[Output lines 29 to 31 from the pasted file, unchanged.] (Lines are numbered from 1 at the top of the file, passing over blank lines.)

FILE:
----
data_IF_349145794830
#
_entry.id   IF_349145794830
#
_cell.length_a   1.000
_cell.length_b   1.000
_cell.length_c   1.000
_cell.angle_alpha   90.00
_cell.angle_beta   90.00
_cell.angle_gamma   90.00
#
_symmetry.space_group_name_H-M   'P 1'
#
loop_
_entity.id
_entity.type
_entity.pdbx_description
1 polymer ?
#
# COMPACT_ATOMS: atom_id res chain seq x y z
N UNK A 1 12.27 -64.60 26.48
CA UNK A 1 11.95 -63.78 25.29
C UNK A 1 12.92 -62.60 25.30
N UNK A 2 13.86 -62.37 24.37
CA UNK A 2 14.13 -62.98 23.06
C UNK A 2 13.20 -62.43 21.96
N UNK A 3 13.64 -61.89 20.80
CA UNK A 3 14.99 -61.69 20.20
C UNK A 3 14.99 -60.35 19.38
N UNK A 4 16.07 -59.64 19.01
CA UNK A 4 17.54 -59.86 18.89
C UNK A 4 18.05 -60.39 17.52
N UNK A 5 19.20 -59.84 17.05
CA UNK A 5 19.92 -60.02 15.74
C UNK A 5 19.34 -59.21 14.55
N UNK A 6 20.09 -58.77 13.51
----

C UNK A 3 14.99 -60.35 19.38
N UNK A 4 16.07 -59.64 19.01
CA UNK A 4 17.54 -59.86 18.89